South Sudan: Violence Fuels Humanitarian Crisis
Jul 28, 2016
Warring parties, international community and UN peacekeeping force must do more to protect civilians and aid agencies
Juba, 28 July, 2016 – South Sudan faces a spiralling humanitarian crisis as the recent surge in fighting prevents aid agencies from providing urgent help to millions of people in need. Violence and insecurity continue in Juba and are spreading to other states despite a fragile ceasefire in a country where half the population relies on humanitarian aid, ten aid agencies warned today.
The aid agencies – CARE, International Rescue Committee, Mercy Corps, Oxfam, Christian Aid, Danish Refugee Council, Global Communities, Internews, Jesuit Refugee Service, and Relief International – are calling on the Government of South Sudan and the opposition to fully implement the ceasefire in the capital Juba and throughout the country. The government and the UN peacekeeping force, UNMISS, must also ensure that humanitarian agencies can operate safely in order to get aid to those who need it.
Even before the latest fighting which rocked South Sudan on 7 July, on the eve of the fifth anniversary of independence, 4.8 million people did not have enough to eat and 2.5 million people had fled their homes. The fighting in Juba left at least 300 dead and forced tens of thousands to flee their homes, leaving many more people without enough food, water or shelter.
“Once again, we risk failing the people of South Sudan at a time when they most need our help. Many aid agencies have had to suspend or limit life-saving work due to the continuing fighting and insecurity, and it is the most vulnerable people who are paying the price. The international community must redouble its efforts to find a solution to this crisis – nothing will protect civilians like a peace that is fully implemented. The status quo is simply not enough,” said Kate Phillips-Barrasso, Senior Director of Policy and Advocacy at the International Rescue Committee.
Because of the insecurity, many agencies had to temporarily reduce their personnel to essential staff only. Warehouses of food, water and life-saving materials have been looted even after the ceasefire declaration. In a country that has only 200km of paved road, ongoing fighting and restrictions on internal flights have meant that agencies cannot travel freely to deliver help, and cannot restock their bases across the country with basic supplies needed to support operations and materials needed for humanitarian projects.
The violence has also meant that banks for not fully operational making it difficult to transfer cash to pay staff and purchase goods, and many suppliers have closed their operations, limiting the procurement of essential supplies.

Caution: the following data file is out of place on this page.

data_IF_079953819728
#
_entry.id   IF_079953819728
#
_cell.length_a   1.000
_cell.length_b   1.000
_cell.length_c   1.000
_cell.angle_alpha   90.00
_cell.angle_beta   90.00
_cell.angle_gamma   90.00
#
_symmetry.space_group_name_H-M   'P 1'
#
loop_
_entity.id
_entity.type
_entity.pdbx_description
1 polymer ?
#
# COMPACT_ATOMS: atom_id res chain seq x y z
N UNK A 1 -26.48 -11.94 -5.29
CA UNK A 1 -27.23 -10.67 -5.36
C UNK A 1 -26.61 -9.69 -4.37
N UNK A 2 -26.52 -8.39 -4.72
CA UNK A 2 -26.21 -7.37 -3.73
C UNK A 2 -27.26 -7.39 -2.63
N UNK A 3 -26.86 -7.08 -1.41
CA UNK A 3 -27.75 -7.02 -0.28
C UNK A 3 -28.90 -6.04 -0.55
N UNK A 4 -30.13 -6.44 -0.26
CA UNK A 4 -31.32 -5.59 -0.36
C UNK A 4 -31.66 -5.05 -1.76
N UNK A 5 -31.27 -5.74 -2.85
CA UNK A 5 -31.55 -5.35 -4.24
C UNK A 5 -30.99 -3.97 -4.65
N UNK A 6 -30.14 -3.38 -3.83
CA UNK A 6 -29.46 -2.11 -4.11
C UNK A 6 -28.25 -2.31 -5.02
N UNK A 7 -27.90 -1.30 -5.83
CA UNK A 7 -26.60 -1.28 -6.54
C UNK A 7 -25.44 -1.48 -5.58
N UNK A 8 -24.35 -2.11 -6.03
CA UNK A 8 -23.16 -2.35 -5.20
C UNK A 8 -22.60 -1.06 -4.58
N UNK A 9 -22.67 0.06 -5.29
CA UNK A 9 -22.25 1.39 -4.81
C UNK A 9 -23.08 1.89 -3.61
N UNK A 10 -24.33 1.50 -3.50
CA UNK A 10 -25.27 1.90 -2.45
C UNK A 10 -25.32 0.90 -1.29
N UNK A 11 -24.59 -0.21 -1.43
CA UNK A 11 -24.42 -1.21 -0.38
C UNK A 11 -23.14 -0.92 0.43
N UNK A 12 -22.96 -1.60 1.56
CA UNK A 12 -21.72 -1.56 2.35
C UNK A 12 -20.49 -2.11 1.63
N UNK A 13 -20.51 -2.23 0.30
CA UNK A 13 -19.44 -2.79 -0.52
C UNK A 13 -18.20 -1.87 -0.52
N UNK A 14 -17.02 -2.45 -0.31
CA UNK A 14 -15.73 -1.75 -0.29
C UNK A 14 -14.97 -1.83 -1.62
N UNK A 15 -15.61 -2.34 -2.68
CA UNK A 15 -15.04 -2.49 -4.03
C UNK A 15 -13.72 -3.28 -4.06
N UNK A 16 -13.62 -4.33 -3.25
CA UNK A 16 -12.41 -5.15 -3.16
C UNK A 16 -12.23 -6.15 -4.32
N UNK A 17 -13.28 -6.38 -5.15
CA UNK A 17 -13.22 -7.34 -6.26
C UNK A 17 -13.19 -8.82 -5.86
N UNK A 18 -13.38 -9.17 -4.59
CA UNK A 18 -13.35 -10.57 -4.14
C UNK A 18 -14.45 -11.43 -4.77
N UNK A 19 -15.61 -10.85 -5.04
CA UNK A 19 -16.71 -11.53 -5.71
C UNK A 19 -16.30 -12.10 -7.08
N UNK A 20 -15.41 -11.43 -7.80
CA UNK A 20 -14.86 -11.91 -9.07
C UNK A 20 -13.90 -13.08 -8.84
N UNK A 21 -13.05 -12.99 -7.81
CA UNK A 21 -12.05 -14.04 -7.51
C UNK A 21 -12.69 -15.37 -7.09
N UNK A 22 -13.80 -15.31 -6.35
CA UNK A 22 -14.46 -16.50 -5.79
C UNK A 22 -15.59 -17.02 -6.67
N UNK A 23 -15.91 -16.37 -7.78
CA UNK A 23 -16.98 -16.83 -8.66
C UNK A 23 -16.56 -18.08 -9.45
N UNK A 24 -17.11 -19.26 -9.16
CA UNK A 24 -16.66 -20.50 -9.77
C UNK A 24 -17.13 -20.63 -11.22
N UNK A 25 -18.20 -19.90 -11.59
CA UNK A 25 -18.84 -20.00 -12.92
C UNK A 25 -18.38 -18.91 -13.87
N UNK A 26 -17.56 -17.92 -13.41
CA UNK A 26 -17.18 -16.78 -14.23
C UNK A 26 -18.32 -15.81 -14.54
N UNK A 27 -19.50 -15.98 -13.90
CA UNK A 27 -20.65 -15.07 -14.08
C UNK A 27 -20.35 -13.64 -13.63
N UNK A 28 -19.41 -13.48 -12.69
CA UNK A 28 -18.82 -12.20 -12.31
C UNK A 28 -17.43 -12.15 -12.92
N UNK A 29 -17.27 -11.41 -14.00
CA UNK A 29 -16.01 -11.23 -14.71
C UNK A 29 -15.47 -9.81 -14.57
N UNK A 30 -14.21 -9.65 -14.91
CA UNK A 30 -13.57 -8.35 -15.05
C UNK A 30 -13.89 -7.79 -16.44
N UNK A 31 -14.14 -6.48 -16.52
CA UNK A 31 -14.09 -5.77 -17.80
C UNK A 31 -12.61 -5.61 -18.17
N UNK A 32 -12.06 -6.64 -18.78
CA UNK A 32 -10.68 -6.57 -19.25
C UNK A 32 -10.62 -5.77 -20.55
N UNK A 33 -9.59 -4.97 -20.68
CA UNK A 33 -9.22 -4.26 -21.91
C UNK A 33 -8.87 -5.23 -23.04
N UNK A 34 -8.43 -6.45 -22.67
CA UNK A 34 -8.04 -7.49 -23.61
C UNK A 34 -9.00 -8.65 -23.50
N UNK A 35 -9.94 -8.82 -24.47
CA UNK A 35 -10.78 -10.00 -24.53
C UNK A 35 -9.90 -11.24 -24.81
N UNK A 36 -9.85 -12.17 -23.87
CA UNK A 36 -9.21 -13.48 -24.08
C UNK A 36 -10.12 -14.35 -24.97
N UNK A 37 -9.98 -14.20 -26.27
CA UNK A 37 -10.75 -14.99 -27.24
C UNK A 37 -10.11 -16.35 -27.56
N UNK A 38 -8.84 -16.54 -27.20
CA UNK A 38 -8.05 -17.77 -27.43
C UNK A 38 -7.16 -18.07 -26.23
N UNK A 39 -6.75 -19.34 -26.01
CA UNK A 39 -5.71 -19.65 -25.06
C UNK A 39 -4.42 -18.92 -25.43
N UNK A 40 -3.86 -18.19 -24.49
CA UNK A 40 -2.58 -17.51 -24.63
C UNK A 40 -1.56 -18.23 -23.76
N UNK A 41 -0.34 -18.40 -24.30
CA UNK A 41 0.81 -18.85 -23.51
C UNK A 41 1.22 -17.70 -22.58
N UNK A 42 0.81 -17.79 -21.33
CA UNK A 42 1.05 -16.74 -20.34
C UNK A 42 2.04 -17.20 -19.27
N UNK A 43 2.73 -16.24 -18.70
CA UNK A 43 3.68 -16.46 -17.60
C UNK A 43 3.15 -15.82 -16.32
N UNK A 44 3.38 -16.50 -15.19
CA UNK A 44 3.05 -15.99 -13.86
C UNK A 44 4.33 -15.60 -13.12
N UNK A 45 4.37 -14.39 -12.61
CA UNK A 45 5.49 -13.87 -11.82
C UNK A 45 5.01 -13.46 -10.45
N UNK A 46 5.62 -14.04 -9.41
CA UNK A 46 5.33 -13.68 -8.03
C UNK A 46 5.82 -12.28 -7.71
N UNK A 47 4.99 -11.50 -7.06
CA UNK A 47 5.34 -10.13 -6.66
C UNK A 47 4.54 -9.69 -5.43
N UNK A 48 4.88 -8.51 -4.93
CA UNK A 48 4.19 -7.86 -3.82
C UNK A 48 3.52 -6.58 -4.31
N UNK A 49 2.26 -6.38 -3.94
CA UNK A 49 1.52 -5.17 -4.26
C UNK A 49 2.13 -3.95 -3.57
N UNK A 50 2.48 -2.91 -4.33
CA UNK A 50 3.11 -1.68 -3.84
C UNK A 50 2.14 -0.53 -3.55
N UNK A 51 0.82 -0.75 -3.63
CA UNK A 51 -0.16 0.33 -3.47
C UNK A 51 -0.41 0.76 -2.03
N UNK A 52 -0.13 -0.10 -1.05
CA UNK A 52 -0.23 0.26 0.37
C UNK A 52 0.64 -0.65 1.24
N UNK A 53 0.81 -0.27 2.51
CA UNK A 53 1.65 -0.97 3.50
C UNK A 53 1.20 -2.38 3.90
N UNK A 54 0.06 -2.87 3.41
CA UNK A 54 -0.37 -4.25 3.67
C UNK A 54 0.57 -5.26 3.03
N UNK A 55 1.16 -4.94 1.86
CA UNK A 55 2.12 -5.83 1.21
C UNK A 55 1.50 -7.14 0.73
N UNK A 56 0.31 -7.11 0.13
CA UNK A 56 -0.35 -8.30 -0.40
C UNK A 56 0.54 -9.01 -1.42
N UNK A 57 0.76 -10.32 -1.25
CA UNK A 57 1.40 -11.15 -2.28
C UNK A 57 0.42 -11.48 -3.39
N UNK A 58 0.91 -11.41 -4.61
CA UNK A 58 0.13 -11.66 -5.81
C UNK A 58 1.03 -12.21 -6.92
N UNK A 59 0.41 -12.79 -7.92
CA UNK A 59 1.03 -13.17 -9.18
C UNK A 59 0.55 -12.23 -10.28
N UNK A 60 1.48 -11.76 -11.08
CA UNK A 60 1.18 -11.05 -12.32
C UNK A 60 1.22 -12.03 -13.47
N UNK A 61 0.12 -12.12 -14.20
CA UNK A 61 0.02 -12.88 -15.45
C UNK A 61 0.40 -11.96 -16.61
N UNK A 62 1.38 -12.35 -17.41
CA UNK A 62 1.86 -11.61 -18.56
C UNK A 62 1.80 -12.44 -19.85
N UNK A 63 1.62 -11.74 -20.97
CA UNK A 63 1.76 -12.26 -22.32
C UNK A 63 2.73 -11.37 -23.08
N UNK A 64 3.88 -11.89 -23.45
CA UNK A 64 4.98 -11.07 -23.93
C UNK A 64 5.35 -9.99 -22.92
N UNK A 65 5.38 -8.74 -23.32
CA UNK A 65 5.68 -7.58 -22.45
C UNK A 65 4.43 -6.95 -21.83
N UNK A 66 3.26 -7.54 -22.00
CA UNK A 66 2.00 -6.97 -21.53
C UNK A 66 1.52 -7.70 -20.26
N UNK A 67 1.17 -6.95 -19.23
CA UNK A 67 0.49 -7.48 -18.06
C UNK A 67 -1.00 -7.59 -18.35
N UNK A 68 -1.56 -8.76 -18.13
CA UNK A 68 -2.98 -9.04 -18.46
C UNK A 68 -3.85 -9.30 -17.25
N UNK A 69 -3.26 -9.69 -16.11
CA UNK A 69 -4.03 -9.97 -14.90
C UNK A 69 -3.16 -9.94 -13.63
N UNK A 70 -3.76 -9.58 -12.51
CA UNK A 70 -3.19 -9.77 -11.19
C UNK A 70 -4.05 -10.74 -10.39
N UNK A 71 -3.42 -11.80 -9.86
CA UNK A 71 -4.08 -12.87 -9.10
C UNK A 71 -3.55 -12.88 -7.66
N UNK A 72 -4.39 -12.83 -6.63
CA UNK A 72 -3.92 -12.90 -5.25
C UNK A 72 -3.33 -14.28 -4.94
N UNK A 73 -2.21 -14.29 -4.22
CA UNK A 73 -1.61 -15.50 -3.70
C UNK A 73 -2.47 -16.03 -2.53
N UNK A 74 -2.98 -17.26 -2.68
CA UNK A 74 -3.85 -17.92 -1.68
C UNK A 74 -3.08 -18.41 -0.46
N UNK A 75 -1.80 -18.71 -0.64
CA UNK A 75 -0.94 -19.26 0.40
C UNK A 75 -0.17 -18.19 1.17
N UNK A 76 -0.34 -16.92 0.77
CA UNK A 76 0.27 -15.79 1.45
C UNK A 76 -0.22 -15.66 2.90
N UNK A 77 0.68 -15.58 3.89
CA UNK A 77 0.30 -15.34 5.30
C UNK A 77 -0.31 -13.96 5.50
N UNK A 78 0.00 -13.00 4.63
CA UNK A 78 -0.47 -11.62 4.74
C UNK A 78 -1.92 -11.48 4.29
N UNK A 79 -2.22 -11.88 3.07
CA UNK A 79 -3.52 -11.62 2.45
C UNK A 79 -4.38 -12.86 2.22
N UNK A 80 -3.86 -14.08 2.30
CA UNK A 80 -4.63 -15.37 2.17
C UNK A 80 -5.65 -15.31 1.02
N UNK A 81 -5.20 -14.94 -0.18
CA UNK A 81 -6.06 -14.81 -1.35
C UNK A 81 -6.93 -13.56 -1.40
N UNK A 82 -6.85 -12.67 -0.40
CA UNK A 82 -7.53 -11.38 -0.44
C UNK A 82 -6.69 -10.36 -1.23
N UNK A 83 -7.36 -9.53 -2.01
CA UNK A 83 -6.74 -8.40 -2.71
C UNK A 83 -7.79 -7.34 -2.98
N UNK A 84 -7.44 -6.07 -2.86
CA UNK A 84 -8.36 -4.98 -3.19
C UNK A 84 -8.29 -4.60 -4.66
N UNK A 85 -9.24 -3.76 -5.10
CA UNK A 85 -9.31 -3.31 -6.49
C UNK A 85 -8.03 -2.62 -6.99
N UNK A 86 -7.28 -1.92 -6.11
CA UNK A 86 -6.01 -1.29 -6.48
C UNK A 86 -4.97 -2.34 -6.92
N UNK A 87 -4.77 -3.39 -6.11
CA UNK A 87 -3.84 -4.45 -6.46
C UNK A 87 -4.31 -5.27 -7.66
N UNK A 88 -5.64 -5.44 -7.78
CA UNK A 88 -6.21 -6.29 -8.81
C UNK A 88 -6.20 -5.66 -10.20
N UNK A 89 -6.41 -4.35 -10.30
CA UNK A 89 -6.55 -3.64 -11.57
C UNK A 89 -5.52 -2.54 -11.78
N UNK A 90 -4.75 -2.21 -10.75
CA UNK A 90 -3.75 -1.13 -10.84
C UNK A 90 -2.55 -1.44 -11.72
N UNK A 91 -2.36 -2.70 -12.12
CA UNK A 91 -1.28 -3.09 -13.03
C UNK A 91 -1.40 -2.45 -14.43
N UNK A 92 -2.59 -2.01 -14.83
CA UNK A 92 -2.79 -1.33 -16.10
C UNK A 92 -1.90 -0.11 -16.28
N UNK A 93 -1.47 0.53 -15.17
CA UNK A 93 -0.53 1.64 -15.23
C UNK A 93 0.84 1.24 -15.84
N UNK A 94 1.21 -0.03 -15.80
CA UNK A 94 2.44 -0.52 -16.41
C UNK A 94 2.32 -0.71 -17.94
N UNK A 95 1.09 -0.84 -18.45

“If security conditions deteriorate further, providing aid will become logistically impossible. Humanitarian aid has probably already prevented famine in hard-to-reach parts of South Sudan – if aid agencies cannot operate fully the consequences could be catastrophic,” said Zlatko Gegic, South Sudan Country Director at Oxfam.
Aid organisations are calling on the UN Security Council to ensure the performance of UNMISS is improved in order to protect civilians and ensure humanitarian organisations can work freely and safely across the country. The whole international community and senior UN officials also have a role to play in ensuring that the government provides access to aid agencies to all people in need.
“The inability of UNMISS to protect civilians threatens to undermine any attempts at safety and security in the country and makes it impossible for humanitarian agencies to provide the help that is so urgently needed. UNMISS must fulfil its mandate to protect civilians and humanitarian personnel and facilitate humanitarian assistance,” said Frederick McCray, South Sudan Country Director at CARE.
“Ultimately South Sudan needs a lasting peace. All stake-holders must work to promote peace, non-violent conflict resolution, and tolerance during these highly volatile times. We urge both sides to respect the ceasefire and work together to find a sustainable solution. The people of South Sudan have suffered too much and too long,” said Deepmala Mahla, South Sudan Country Director at Mercy Corps.
For more information and to arrange interviews contact:
- In Ottawa for CARE Canada: Darcy Knoll +1.613.228.5641 email@example.com
- In New York for the International Rescue Committee: Juliette Delay, +1-646-477-4170 or Juliette.firstname.lastname@example.org
- In Washington, DC for Mercy Corps: Christine Bragale, +1-202-469-8470, +1-202-834-7900 or CBragale@mercycorps.org
- In London for Oxfam: Lisa Rutherford, +44-207-802-9994, +44-7917-791836 or Lrutherford@oxfam.org.uk
During the 7th to 11th July clashes between government and opposition troops in Juba civilian neighbourhoods were shelled and thousands fled to UN compounds which were also directly hit, rendering them unsafe for the thousands of displaced people seeking refuge.
Humanitarian supplies have been massively looted, even after the ceasefire. On 13 July, the World Food Programme (WFP) warehouse was looted and 4,500 metric tons of food were stolen — enough to feed 220,000 people for a month. Office equipment, fuel, and vehicles were also looted. WFP estimated the value of the losses at approximately US$20 million.
In December 2015 inter-agency food security analyst group the Integrated Food Security Phase Classification warned that 40,000 people were at risk of falling into famine between January and March 2016 in Unity State. Improved access to populations in need meant this risk was narrowly averted. Aid agencies returned to Leer – one of the most conflict-affected counties in the country – in December 2015 after seven months of inaccessibility due to fighting and blocks on access. The renewal of hostilities in July 2016 has forced many to evacuate again.